Cyber Monday transforms as shoppers are more connected video


Cyber Monday is on track to bring in a record US$3.36 billion.

The Monday after Thanksgiving is still a time when millions of Americans pause to check out online deals and check off items from their gift list - but a one-day Cyber Monday frenzy appears to be going the way of the dial-up modem.

Shoppers who have high-speed connections at home and on their phones are pouncing on deals that stores are spreading out over several days, leaving the so-called Cyber Monday online shopping bonanza in danger of losing its title as the top online sales day.

"Because Cyber Monday is no longer about the connection, it's just another sales day that I can plan for, like a Labor Day sale or Fourth of July sale,'' said Gartner analyst Gene Alvarez.

Workers process outgoing shipments at an Amazon Fulfillment Centre on Cyber Monday.

Workers process outgoing shipments at an Amazon Fulfillment Centre on Cyber Monday.

"I know it's coming, does it fit into my schedule, and will I do my holiday shopping that day, Black Friday or wait to see what comes up later?''

* Black Friday shopping event hits NZ, retailers hope for boost

* Opportunities for NZ businesses in the world's biggest shopping day

So instead of doorbuster markdowns on a select few products, retailers are shifting to a stream of discounts and alerts during the entire week via email and social media.

Employees prepare items for shipping at the Newegg warehouse in City of Industry, California.

Employees prepare items for shipping at the Newegg warehouse in City of Industry, California.

Cartwheel, Target's digital app, started offering holiday deals including 50 per cent off one toy per day on November 1. Amazon started offering 35 days of Black Friday deals on November 16. And Walmart kicked off its Cyber Monday deals on Friday for the first time as it aimed to grab customers ahead of its competitors.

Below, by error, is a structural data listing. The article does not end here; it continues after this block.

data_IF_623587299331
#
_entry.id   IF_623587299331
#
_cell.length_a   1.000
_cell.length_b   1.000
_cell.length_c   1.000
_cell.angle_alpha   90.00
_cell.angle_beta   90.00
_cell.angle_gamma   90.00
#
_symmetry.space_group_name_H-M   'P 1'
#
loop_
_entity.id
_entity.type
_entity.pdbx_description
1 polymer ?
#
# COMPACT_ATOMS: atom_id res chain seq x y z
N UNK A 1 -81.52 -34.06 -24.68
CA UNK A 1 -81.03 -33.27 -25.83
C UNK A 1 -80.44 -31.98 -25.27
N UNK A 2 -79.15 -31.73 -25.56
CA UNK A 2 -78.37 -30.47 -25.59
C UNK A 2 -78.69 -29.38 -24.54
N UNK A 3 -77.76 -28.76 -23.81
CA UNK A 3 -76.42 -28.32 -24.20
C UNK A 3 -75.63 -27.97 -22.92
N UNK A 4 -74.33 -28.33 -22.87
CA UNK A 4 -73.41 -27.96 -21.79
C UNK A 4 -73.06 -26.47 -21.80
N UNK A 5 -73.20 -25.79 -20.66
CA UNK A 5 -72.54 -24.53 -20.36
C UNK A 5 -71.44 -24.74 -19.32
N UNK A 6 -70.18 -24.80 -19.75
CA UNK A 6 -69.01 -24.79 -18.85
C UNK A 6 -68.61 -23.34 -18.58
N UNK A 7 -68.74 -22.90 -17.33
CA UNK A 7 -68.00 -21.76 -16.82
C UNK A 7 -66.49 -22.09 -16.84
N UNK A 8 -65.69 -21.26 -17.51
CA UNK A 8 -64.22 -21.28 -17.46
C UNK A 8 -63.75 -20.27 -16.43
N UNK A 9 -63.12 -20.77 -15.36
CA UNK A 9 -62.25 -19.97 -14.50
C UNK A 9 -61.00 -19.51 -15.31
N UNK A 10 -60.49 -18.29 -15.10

"It's really this weeklong flow of deals,'' said Shawn DuBravac, chief economist at the Consumer Technology Association.

Lea Bishop from Carmel, Indiana, picked up tickets to the Texas Tenors at her local performing arts centre because they had a rare buy-two-get-two-free deal. "It's those once-a-year deals that I'm looking for today,'' she said. Otherwise, she noticed retailers have been spreading out deals.

"It seems like they should rename Black Friday to Black Friday Week and rename Cyber Monday to Cyber Monday weekend,'' she said.

Ad Feedback

Matthew Cannata of New Britain, Connecticut, said he and his wife meticulously map out their shopping weekend. They hit the stores on Thursday night and Friday morning and started browsing online Saturday. They saw more discounts early this year and use services like buying item online and picking them up in the store, Cannata said.

"We are casting a wide net on any and all types of gifts,'' he said.

On Monday, he bought an Amazon Tap smart speaker for US$40 off, at US$90, on and Bluetooth stereo headphones for US$30, US$100 off the original price.

The Monday after Thanksgiving has been the busiest day of the year for online shopping since 2010, and referred to the day when people returned after the holiday weekend to offices where they had high-speed internet connections.

Cyber Monday still packs the biggest punch in terms of a single online shopping day - for now. Shoppers spent US$540 million (NZ$763 million) between midnight and 10 am Eastern time on Monday, affirming that sales are expected to total US$3.36 billion, up 9.4 per cent from a year ago, according to an early tally by Adobe Digital Insights, which tracks online retail transactions.

But other days are catching up. Adobe's forecast puts Cyber Monday neck-and-neck with Black Friday, when consumers spent US$3.34b, a 21.6 per cent jump from last year.

"Because of technology, the shopping process has been deconstructed, and the consumer constructs their own flow,'' said Alvarez.

Joseph Jaconi, whose company TechArmor sells smartphone accessories through Amazon, other outlets and his e-commerce site, said Black Friday was his biggest sales day of the year and he expected Cyber Monday to outpace that, will sales about double or triple that of a normal day. Amazon kicking off its deals on November 16 helped give the whole month a sales lift.

"Cyber Monday has kind of become Cyber Month,'' he said.

Research firm comScore predicted that online spending on Cyber Monday will jump to US$3.5b from US$3.12b last year, and will release its tally for the day on Wednesday. The firm's preliminary holiday shopping forecast, which includes November and December, is for online sales to rise as much as 19 per cent to US$81b.

Overall, the National Retail Federation trade group is forecasting holiday sales for the November and December period to rise 3.6 per cent to US$655.8b, better than the 3 per cent growth seen in the year-ago period.

 - AP


Ad Feedback
special offers
Ad Feedback